View Full Version : Aikido as the first martial art

10th August 2000, 21:38
Hi everyone!

I'm practicing Aikido for almost two years now and I'm very satisfied with it. This is the first martial art that I've been practicing seriously (Karate experience at age 10 doesn't count :-)) However, I always knew that someday I would start doing other martial arts as well in order to complete my "education".
The path was crystal clear - don't even look at other martial arts until you get black belt in Aikido, then you could start another art; all this, of course, to avoid the mish-mash that comes from blending two arts before you get your feet planted in one. A little conversation with a dojo mate started the doubts. He claimed that Aikido isn't a good place to start your martial training because it's not combat-oriented, in his opinion you should start with something hard like Karate and then move to Aikido, this way you could benefit from both the arts.

What do you think about it?

I don't want this to become the usual "Is Aikido a combative art or no" thread. This is regarding whether Aikido should be the first art to learn.

Thank you,


11th August 2000, 04:42
I believe you might begin by determining what you hope to gain from practice of a martial art. This will help in your evaluation of Aikido as compared to other arts.

Mike Collins
11th August 2000, 14:47
It has been my experience that after a period of years in Aikido, learning other arts is fairly easy by virtue of the amount of complexity in Aikido and the attention span required to learn the arts. You basically train the eye to learn more quickly.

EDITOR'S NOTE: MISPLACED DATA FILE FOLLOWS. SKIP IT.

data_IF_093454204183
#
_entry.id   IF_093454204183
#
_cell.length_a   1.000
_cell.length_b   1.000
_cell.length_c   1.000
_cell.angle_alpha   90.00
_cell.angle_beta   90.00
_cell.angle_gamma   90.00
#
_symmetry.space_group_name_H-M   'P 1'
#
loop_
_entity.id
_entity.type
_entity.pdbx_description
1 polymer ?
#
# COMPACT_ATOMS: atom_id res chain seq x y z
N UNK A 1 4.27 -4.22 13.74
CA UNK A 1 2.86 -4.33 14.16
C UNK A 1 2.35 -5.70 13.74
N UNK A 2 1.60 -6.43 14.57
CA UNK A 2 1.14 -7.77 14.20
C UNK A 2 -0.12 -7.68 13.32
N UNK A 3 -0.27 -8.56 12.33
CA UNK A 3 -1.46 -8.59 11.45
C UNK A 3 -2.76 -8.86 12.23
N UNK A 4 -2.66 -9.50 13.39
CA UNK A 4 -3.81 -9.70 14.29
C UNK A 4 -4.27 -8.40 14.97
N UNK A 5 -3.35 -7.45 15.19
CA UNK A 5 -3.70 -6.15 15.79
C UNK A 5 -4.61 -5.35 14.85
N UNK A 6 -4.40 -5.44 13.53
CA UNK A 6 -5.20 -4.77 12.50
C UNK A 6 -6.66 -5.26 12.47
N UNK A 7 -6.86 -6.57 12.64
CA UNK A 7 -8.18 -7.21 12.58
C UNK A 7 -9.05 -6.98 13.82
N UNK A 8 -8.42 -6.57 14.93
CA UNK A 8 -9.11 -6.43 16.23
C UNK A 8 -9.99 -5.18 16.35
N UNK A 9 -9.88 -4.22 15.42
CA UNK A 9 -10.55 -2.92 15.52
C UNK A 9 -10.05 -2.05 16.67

I did a bit of jujutsu after Aikido, and found learning the techniques pretty easy. I can't say that I "mastered" anything, but I could train along with the class. I suspect the same would hold true in other arts, up to the point that I had made my mind up that a technique or principle would not work- a mind, like a parachute, only works when it is open.

Starting hard and moving to soft is much more difficult than the other way. Once relaxed, it is much easier to add strength; once stiff it is very difficult to learn to relax (which is why Aikido is so difficult to be good at, relaxation is a hard learned skill)

[Edited by Mike Collins on 08-11-2000 at 09:50 AM]

11th August 2000, 16:26
Interesting thread. While reading this it occured to me that over the years I have met many people that began practicing aikido after practicing other martial arts, but I can't seem to recall anyone I've known that has moved on to another martial art after studying aikido for a significant length of time. Just an observation...

Anyway, I think that the choice of whether aikido should be the first martial art to study has to be specific to the individual person. People begin practicing martial arts for different reasons, and very often the reasons they continue or discontinue their practice change over time - at least I know it has for me. Basically, people are different, and people change. Each person practicing the martial arts has to find the particular art that is the best "fit" for them at that point in their lives. Just as with clothes, that "fit" can change over time, and so requires continual cycles of reassessment and adjustment (just like my waistline). My opinon is that I think "it depends" on what you want from the martial arts and life in general. :look: